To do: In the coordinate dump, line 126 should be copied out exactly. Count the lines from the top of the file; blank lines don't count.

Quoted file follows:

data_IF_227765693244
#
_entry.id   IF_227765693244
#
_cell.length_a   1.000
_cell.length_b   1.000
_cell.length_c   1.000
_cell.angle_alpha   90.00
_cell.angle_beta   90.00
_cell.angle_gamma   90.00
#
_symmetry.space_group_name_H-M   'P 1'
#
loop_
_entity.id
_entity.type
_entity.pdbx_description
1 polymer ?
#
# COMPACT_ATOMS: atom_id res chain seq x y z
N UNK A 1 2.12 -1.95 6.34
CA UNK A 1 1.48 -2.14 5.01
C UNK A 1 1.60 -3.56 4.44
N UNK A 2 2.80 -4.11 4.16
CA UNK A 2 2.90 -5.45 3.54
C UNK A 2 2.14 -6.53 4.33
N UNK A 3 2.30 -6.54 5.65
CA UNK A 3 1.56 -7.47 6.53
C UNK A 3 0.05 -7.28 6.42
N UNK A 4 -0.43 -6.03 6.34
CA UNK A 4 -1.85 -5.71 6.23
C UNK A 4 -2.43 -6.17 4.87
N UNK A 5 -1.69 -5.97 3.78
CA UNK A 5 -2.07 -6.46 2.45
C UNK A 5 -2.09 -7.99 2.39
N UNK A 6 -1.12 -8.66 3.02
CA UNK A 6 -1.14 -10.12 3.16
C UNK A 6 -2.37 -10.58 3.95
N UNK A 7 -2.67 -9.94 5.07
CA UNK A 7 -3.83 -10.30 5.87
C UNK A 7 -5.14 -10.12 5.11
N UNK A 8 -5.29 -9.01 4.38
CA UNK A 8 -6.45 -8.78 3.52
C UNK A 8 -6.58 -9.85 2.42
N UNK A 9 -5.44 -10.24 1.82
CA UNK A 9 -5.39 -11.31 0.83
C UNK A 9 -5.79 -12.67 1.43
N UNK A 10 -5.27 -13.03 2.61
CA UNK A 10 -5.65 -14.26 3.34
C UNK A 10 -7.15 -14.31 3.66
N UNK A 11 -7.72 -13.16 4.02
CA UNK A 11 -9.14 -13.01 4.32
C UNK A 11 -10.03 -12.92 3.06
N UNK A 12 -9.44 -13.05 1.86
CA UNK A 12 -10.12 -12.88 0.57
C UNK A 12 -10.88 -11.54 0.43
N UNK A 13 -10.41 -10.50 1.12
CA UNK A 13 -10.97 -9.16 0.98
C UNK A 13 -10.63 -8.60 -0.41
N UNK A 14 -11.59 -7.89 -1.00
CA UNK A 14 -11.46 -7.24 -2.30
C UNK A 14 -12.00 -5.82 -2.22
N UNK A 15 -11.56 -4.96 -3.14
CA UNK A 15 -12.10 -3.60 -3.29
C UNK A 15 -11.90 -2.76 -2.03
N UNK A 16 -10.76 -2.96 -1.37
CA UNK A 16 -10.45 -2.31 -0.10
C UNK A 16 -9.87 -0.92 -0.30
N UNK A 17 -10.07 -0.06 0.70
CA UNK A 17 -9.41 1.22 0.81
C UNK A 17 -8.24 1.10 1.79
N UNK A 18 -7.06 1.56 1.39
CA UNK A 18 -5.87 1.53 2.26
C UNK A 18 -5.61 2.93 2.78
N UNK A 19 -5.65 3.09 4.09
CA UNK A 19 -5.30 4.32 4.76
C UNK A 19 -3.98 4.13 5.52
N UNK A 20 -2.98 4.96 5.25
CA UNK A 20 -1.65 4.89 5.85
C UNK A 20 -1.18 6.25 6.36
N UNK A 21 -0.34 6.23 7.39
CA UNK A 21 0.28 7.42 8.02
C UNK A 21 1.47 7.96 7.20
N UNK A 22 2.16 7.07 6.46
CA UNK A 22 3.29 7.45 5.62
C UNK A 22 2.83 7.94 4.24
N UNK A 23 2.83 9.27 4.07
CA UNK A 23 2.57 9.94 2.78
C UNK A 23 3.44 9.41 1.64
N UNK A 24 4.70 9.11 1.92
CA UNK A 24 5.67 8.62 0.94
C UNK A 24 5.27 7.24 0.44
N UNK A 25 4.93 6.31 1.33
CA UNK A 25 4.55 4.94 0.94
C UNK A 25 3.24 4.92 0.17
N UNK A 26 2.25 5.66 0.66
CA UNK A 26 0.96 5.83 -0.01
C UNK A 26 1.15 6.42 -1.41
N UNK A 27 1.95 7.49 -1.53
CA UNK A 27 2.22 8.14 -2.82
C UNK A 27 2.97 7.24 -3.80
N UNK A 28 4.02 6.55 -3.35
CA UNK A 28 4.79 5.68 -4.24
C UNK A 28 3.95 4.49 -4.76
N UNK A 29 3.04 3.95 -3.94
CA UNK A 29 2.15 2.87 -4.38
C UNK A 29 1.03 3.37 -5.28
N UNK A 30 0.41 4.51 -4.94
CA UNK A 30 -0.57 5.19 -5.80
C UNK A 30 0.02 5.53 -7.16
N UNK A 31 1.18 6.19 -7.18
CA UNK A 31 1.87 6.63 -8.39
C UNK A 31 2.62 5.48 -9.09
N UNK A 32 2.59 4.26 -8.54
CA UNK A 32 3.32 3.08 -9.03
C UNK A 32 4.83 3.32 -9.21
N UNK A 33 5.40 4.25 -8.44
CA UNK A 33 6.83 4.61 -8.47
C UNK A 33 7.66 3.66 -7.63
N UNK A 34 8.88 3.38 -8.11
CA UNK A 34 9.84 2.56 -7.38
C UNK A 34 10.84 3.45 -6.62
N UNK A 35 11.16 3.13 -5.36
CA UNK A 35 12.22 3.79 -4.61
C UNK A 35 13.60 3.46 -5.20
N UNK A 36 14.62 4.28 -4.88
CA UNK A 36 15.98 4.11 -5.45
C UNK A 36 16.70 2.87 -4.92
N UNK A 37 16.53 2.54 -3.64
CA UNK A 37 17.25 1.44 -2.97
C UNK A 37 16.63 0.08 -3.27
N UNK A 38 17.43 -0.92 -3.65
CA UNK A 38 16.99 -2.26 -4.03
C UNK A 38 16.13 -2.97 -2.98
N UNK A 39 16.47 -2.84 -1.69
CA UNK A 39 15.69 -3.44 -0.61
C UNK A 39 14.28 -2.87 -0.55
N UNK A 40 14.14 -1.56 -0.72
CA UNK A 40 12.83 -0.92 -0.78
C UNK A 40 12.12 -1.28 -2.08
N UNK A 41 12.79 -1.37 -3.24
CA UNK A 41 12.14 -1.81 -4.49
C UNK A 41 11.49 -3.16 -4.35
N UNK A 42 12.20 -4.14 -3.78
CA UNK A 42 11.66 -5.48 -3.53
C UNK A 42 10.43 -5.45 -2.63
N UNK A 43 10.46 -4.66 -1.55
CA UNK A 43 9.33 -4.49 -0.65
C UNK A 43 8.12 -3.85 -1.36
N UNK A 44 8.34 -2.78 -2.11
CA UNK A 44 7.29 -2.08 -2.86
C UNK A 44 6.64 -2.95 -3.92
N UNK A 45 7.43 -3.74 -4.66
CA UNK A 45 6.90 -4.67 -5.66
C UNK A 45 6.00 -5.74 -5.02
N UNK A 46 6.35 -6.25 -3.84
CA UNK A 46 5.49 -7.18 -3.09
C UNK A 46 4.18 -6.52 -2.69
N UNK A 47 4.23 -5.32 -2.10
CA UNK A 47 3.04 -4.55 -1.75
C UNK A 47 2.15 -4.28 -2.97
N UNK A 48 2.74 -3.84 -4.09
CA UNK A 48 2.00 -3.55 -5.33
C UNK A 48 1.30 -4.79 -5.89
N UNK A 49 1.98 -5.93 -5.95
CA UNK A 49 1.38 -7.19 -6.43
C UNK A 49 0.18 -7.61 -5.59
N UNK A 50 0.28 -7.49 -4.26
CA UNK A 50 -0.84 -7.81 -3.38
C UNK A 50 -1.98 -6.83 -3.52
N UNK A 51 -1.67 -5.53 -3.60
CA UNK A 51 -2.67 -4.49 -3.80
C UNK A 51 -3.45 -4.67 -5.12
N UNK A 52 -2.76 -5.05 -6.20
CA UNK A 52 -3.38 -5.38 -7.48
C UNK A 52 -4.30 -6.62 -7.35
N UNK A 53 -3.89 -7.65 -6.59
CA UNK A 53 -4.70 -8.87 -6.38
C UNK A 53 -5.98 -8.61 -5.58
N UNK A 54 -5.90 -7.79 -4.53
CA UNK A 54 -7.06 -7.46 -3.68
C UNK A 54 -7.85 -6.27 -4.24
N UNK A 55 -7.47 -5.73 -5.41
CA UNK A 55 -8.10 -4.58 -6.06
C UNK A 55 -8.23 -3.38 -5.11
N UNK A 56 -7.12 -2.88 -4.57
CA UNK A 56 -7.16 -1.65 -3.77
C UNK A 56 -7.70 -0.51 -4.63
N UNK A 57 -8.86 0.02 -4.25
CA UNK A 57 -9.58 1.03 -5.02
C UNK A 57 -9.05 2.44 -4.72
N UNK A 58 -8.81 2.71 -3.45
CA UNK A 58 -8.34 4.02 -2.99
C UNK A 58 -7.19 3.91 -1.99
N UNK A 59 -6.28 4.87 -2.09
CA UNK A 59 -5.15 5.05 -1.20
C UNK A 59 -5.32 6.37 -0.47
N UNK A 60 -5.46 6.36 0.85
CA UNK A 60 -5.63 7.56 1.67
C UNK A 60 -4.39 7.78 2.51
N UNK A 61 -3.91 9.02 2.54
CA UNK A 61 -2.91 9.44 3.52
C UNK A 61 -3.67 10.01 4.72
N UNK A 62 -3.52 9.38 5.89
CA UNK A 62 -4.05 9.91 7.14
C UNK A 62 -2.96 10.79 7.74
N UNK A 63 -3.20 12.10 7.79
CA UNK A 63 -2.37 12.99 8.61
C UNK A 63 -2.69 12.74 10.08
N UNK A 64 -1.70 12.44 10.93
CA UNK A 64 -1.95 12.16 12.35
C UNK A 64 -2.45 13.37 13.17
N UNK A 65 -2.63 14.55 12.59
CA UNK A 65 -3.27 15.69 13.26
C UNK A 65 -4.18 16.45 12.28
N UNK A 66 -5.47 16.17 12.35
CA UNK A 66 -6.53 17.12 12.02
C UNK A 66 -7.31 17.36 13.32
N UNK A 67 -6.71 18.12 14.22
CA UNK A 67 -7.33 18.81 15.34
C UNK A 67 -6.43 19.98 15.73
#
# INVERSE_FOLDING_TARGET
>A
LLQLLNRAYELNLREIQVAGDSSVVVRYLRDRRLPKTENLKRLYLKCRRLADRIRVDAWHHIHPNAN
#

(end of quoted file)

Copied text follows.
N UNK A 36 14.62 4.28 -4.88